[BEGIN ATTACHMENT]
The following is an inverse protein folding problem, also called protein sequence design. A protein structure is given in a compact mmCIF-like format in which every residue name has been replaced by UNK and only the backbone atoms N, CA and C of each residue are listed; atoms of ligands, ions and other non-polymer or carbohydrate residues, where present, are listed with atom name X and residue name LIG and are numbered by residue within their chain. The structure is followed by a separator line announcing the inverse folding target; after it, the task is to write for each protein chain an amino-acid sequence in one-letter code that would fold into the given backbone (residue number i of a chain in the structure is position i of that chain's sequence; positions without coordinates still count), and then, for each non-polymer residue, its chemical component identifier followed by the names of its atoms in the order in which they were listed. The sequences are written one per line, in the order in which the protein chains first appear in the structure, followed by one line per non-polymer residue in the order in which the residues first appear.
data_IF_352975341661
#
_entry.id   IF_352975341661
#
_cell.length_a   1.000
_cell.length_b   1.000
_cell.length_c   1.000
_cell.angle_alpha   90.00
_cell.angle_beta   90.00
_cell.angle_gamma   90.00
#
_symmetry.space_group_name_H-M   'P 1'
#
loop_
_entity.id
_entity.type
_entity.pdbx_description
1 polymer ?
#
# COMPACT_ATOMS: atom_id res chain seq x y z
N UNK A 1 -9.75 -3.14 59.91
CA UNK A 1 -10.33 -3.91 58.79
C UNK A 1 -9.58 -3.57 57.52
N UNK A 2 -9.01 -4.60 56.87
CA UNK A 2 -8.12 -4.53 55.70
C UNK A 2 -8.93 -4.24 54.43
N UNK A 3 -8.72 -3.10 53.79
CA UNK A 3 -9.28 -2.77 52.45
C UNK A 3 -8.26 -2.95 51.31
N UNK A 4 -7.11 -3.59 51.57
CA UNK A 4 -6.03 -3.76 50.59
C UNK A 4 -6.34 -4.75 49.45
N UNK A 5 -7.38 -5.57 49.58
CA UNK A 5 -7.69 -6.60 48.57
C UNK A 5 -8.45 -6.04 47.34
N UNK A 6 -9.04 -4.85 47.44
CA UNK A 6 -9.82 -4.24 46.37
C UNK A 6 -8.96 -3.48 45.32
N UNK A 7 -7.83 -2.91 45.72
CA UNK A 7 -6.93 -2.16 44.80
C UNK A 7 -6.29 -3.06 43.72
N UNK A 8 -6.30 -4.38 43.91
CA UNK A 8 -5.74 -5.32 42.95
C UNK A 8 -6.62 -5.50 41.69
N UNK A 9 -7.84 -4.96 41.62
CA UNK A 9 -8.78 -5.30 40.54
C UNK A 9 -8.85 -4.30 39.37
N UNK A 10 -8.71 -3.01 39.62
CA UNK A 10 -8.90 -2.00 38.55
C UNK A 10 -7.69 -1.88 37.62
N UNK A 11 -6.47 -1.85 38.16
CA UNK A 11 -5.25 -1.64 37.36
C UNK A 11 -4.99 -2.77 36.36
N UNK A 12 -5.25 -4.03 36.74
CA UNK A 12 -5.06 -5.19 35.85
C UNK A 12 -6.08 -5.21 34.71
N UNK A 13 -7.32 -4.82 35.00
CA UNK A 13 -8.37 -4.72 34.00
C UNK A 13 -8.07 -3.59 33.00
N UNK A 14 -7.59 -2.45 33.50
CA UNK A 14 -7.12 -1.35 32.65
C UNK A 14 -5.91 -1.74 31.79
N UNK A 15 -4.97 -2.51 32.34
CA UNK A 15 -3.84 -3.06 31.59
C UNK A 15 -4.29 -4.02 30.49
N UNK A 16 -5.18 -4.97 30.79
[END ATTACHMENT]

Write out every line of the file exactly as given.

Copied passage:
The following is an inverse protein folding problem, also called protein sequence design. A protein structure is given in a compact mmCIF-like format in which every residue name has been replaced by UNK and only the backbone atoms N, CA and C of each residue are listed; atoms of ligands, ions and other non-polymer or carbohydrate residues, where present, are listed with atom name X and residue name LIG and are numbered by residue within their chain. The structure is followed by a separator line announcing the inverse folding target; after it, the task is to write for each protein chain an amino-acid sequence in one-letter code that would fold into the given backbone (residue number i of a chain in the structure is position i of that chain's sequence; positions without coordinates still count), and then, for each non-polymer residue, its chemical component identifier followed by the names of its atoms in the order in which they were listed. The sequences are written one per line, in the order in which the protein chains first appear in the structure, followed by one line per non-polymer residue in the order in which the residues first appear.
data_IF_352975341661
#
_entry.id   IF_352975341661
#
_cell.length_a   1.000
_cell.length_b   1.000
_cell.length_c   1.000
_cell.angle_alpha   90.00
_cell.angle_beta   90.00
_cell.angle_gamma   90.00
#
_symmetry.space_group_name_H-M   'P 1'
#
loop_
_entity.id
_entity.type
_entity.pdbx_description
1 polymer ?
#
# COMPACT_ATOMS: atom_id res chain seq x y z
N UNK A 1 -9.75 -3.14 59.91
CA UNK A 1 -10.33 -3.91 58.79
C UNK A 1 -9.58 -3.57 57.52
N UNK A 2 -9.01 -4.60 56.87
CA UNK A 2 -8.12 -4.53 55.70
C UNK A 2 -8.93 -4.24 54.43
N UNK A 3 -8.72 -3.10 53.79
CA UNK A 3 -9.28 -2.77 52.45
C UNK A 3 -8.26 -2.95 51.31
N UNK A 4 -7.11 -3.59 51.57
CA UNK A 4 -6.03 -3.76 50.59
C UNK A 4 -6.34 -4.75 49.45
N UNK A 5 -7.38 -5.57 49.58
CA UNK A 5 -7.69 -6.60 48.57
C UNK A 5 -8.45 -6.04 47.34
N UNK A 6 -9.04 -4.85 47.44
CA UNK A 6 -9.82 -4.24 46.37
C UNK A 6 -8.96 -3.48 45.32
N UNK A 7 -7.83 -2.91 45.72
CA UNK A 7 -6.93 -2.16 44.80
C UNK A 7 -6.29 -3.06 43.72
N UNK A 8 -6.30 -4.38 43.91
CA UNK A 8 -5.74 -5.32 42.95
C UNK A 8 -6.62 -5.50 41.69
N UNK A 9 -7.84 -4.96 41.62
CA UNK A 9 -8.78 -5.30 40.54
C UNK A 9 -8.85 -4.30 39.37
N UNK A 10 -8.71 -3.01 39.62
CA UNK A 10 -8.90 -2.00 38.55
C UNK A 10 -7.69 -1.88 37.62
N UNK A 11 -6.47 -1.85 38.16
CA UNK A 11 -5.25 -1.64 37.36
C UNK A 11 -4.99 -2.77 36.36
N UNK A 12 -5.25 -4.03 36.74
CA UNK A 12 -5.06 -5.19 35.85
C UNK A 12 -6.08 -5.21 34.71
N UNK A 13 -7.32 -4.82 35.00
CA UNK A 13 -8.37 -4.72 34.00
C UNK A 13 -8.07 -3.59 33.00
N UNK A 14 -7.59 -2.45 33.50
CA UNK A 14 -7.12 -1.35 32.65
C UNK A 14 -5.91 -1.74 31.79
N UNK A 15 -4.97 -2.51 32.34
CA UNK A 15 -3.84 -3.06 31.59
C UNK A 15 -4.29 -4.02 30.49
N UNK A 16 -5.18 -4.97 30.79